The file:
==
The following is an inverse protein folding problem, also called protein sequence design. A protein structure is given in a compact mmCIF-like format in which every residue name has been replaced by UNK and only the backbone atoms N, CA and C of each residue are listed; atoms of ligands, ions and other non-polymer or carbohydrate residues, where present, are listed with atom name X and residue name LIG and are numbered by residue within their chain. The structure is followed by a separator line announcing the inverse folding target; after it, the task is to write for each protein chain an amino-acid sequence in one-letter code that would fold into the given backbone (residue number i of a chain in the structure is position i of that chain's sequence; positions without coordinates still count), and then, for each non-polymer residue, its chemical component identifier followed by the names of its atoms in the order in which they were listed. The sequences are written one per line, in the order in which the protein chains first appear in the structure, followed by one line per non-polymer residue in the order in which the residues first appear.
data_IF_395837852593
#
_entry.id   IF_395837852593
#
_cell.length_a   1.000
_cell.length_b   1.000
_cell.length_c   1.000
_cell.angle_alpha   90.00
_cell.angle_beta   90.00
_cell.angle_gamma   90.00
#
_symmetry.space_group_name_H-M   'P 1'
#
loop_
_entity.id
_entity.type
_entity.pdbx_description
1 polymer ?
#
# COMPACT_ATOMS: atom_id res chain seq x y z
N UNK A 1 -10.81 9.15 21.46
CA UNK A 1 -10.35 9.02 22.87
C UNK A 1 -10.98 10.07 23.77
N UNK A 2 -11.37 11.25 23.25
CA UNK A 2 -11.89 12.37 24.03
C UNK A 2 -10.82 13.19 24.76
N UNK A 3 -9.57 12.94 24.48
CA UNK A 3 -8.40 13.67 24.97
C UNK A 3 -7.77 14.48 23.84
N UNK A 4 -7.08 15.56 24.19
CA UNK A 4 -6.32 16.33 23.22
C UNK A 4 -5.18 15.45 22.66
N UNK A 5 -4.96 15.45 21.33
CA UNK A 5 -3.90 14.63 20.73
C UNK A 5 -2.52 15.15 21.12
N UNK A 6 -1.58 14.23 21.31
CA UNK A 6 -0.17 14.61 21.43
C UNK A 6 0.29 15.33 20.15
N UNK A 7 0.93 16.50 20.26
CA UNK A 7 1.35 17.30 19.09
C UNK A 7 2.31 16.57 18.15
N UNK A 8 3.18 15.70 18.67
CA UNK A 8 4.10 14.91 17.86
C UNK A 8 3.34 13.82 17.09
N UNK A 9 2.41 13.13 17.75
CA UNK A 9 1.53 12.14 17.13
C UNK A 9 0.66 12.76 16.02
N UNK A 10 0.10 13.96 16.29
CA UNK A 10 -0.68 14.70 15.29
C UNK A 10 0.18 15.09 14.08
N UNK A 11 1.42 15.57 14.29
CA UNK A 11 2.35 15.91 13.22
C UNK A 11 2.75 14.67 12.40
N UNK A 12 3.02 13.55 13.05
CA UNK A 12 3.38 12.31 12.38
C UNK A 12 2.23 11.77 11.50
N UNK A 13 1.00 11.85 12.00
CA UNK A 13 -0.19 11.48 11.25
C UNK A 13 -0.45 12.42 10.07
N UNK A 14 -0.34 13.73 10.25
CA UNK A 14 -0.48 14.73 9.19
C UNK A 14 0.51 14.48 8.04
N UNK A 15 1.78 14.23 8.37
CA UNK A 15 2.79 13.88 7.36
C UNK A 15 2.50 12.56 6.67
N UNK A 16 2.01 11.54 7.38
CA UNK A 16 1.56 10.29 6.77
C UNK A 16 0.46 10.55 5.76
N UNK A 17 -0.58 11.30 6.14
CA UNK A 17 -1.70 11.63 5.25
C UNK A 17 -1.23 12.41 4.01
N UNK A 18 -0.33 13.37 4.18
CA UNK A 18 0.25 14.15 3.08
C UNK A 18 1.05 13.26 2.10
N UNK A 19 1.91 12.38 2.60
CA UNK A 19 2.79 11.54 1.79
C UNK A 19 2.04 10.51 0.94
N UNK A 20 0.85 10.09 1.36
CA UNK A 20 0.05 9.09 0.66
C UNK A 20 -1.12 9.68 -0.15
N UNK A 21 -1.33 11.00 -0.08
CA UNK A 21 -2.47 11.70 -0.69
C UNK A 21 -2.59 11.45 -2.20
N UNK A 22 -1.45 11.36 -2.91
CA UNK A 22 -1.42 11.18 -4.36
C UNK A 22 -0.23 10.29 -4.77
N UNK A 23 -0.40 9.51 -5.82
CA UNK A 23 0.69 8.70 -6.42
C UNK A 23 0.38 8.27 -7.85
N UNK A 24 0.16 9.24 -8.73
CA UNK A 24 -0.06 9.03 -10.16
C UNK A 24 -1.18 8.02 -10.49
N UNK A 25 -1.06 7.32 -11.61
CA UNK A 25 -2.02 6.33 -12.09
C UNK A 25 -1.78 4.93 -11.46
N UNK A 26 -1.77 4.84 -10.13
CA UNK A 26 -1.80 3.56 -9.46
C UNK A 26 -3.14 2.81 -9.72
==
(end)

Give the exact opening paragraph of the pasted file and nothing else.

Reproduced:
The following is an inverse protein folding problem, also called protein sequence design. A protein structure is given in a compact mmCIF-like format in which every residue name has been replaced by UNK and only the backbone atoms N, CA and C of each residue are listed; atoms of ligands, ions and other non-polymer or carbohydrate residues, where present, are listed with atom name X and residue name LIG and are numbered by residue within their chain. The structure is followed by a separator line announcing the inverse folding target; after it, the task is to write for each protein chain an amino-acid sequence in one-letter code that would fold into the given backbone (residue number i of a chain in the structure is position i of that chain's sequence; positions without coordinates still count), and then, for each non-polymer residue, its chemical component identifier followed by the names of its atoms in the order in which they were listed. The sequences are written one per line, in the order in which the protein chains first appear in the structure, followed by one line per non-polymer residue in the order in which the residues first appear.